One of the most notable parts of the film is the captivatingly colorful palette and set design. The best way to sum it is up is as the heading says… it's like watching living tarot cards (with just as much drama). The film takes on a matte aesthetic that smoothly pleases the eye alongside the eye-catching, groovy-meets-Victorian sets. It’s incredibly impressive how well-coordinated Biller (who took on a majority of art roles) made the locations look despite all the different eras and movements she was drawing inspiration from. Like Elaine, the wonderous and well-coordinated coloring is hypnotizing and draws you into her fantasy. Today, I seldom see this kind of fantastic color being given a chance to shine unless it’s with a reserved subtlety. Even the wonder boy of symmetrical balance that is Wes Anderson fails to have the stunning, aesthetic captivation that Biller’s work consistently contains. Biller is so unabashed in her 60s influence that it's hard to believe this came out in 2015. It gives her witch a less creepy, Wizard-Of-Oz feel but instead a woman in a glamorous self-made world of her own creation.
Anna Biller is the powerhouse behind this film - nurturing this project at every stage including writing, directing, producing, editing, music, production design, costume design, art direction, and set decoration. In her total of nine credits, you can see this film is so authentically a personal and specific expression - far from just another check to cash. She has talked about using the film as a way to express the othering women feel in society and how the vehicle of a witch is the perfect metaphor to do so. At the same time, she has been vocal about giving female characters three-dimensionality and not just making them perfect in the name of female empowerment. However fantastic the film is, Biller has talked about she still faced sexism on-set while making it despite being in charge. She went around cleaning up messes for crew members, no matter the financial cost, so that many of the male crew members wouldn't turn against her on-set or even black-list her by word of mouth. Despite it becoming an instantaneous cult classic and receiving wide critical and audience acclaim, she remarked in 2019 about having trouble finding a producer for her next film - a piece inspired by the folktale "Bluebeard." This just shows that no matter how the industry tries to play the part of being 'woke' and wanting to support female voices, they seldom actually take action to do so - especially if they're not for projects by A-listers with big studio backing. Regardless, Anna perseveres in creating challenging and beautiful work - even if it means having to do it all herself (which she does such an excellent job at).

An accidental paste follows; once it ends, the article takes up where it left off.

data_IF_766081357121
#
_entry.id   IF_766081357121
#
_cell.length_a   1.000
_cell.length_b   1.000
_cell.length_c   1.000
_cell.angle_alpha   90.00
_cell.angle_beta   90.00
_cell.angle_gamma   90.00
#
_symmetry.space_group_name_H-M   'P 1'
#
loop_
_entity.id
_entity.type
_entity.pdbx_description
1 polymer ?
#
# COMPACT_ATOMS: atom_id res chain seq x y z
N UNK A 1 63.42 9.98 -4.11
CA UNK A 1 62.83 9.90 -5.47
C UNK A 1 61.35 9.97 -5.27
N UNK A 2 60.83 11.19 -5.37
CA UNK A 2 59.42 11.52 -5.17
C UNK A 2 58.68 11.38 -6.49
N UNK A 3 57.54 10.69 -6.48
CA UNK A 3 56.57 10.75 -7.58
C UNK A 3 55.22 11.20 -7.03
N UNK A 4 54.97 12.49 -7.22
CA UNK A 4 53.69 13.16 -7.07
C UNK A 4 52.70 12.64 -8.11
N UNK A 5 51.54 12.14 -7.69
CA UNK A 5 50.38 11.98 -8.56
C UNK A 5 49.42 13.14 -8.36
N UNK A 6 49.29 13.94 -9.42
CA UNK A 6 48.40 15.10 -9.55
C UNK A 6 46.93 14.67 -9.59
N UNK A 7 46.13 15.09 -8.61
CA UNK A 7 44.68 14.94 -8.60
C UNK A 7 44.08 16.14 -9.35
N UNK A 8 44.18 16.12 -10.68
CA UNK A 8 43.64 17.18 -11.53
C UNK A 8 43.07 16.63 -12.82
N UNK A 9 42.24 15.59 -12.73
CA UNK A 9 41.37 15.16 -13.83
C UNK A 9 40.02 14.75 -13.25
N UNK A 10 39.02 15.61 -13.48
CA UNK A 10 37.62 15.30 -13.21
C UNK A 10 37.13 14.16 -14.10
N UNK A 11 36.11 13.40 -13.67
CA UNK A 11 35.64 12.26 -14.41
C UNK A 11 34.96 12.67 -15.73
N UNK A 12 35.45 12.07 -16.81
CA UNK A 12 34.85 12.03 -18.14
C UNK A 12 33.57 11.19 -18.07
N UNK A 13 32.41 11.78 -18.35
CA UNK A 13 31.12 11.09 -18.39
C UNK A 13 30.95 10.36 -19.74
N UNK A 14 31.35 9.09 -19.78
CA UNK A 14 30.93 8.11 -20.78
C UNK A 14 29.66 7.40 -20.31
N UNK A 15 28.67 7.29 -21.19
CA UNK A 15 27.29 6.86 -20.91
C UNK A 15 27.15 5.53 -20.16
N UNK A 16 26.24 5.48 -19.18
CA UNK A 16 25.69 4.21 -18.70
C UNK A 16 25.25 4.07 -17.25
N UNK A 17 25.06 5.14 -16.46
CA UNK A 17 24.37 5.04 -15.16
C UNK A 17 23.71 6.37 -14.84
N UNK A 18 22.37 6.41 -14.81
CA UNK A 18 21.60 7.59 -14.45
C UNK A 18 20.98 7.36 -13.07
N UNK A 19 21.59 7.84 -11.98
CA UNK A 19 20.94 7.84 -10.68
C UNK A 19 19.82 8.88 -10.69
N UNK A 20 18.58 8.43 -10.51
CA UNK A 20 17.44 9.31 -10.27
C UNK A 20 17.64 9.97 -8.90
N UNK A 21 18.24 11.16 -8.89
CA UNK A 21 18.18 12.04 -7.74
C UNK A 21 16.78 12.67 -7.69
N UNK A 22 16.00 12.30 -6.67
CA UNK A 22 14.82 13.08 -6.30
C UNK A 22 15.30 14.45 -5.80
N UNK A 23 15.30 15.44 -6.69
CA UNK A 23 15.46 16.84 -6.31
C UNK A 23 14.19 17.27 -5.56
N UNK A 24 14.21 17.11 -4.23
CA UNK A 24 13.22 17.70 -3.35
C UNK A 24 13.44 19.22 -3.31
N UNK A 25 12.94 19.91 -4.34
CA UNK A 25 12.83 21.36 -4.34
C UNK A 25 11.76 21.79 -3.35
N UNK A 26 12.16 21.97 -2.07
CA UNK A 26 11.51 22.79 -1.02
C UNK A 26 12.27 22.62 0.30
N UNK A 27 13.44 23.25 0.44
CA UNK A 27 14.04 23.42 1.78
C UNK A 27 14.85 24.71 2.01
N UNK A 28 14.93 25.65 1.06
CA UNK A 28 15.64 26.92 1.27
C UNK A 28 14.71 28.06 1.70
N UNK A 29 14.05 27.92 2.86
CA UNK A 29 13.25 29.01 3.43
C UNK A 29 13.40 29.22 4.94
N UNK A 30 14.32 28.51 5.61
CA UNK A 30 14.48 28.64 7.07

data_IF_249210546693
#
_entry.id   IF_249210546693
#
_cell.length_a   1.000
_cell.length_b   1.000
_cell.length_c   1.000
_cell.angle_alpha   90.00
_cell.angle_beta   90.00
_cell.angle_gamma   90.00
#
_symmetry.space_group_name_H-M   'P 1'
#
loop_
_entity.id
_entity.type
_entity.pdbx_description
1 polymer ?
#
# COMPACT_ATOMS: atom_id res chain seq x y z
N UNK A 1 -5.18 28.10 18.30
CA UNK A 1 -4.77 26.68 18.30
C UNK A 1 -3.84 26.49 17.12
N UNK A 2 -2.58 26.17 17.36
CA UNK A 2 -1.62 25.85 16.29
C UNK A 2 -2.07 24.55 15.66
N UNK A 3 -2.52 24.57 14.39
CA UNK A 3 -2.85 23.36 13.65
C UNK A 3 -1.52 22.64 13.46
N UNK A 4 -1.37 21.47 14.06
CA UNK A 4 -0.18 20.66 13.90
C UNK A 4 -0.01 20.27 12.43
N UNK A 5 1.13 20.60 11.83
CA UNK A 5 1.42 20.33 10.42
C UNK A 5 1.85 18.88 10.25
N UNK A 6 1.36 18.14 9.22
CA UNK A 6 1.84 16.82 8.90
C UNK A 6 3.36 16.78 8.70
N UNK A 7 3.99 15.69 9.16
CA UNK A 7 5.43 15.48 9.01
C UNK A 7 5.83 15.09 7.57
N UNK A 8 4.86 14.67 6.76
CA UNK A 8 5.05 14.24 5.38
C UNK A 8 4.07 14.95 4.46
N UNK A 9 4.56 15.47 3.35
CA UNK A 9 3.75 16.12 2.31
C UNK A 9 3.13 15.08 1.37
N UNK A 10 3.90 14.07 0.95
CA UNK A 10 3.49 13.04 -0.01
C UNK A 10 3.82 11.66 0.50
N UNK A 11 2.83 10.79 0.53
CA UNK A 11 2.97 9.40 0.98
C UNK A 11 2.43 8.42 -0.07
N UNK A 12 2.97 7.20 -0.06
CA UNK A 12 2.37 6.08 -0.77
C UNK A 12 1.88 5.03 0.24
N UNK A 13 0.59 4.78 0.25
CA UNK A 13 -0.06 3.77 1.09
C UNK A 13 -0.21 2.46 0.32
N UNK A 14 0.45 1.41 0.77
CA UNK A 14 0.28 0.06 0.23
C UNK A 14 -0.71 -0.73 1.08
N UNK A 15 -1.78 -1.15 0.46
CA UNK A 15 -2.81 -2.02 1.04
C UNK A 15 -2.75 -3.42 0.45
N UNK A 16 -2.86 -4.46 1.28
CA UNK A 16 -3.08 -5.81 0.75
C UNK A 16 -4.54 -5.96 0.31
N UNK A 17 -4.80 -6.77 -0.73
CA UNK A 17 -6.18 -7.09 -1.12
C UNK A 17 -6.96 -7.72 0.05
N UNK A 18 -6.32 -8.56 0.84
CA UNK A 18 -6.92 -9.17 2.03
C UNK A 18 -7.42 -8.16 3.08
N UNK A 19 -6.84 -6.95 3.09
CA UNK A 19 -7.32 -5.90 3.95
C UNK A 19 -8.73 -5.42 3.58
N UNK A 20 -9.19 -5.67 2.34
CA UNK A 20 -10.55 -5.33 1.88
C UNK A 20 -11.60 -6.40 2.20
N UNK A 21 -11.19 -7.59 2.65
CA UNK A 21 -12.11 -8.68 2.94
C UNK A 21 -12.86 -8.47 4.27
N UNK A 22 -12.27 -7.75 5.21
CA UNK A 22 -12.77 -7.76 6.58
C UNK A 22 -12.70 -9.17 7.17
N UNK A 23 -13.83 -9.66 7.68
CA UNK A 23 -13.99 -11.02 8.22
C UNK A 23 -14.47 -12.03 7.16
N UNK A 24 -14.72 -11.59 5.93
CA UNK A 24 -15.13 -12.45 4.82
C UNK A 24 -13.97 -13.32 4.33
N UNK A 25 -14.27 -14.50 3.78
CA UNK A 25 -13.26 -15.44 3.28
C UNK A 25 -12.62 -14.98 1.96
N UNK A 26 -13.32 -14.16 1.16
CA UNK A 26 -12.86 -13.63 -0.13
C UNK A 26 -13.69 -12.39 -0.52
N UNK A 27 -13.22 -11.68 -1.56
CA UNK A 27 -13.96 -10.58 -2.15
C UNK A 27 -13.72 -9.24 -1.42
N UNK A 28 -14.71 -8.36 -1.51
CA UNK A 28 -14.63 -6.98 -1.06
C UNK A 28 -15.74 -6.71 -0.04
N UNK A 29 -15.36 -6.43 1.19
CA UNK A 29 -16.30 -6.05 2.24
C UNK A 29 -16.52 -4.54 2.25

One of the most well-made, iconic, and subversive films in horror history will always and forever be The Love Witch. Though I’m biased to any film about witches or women killing men, I have never (and I trust you won’t either) in my years of film watching has seen a movie that is both so carefully crafted and delightfully embraces female sexuality in such a nuanced manner. It is one of the few purposeful examples in the horror genre that exemplifies this with its thorny moral compass - both embracing, commenting, and just flat out showcasing female fantasy. Where does this multi-layered film get this from? As stated previously, you can thank the nine-credited Anna Biller for that who demonstrates that you don’t need millions of dollars and international distribution to make a ground-breaking masterpiece. All you need is to provide an authentic story with the most care possible. By the end of the film, you’ll be filled with the passion Biller carries for the project.
To learn more about Anna’s work and keep up to date with her projects, click here.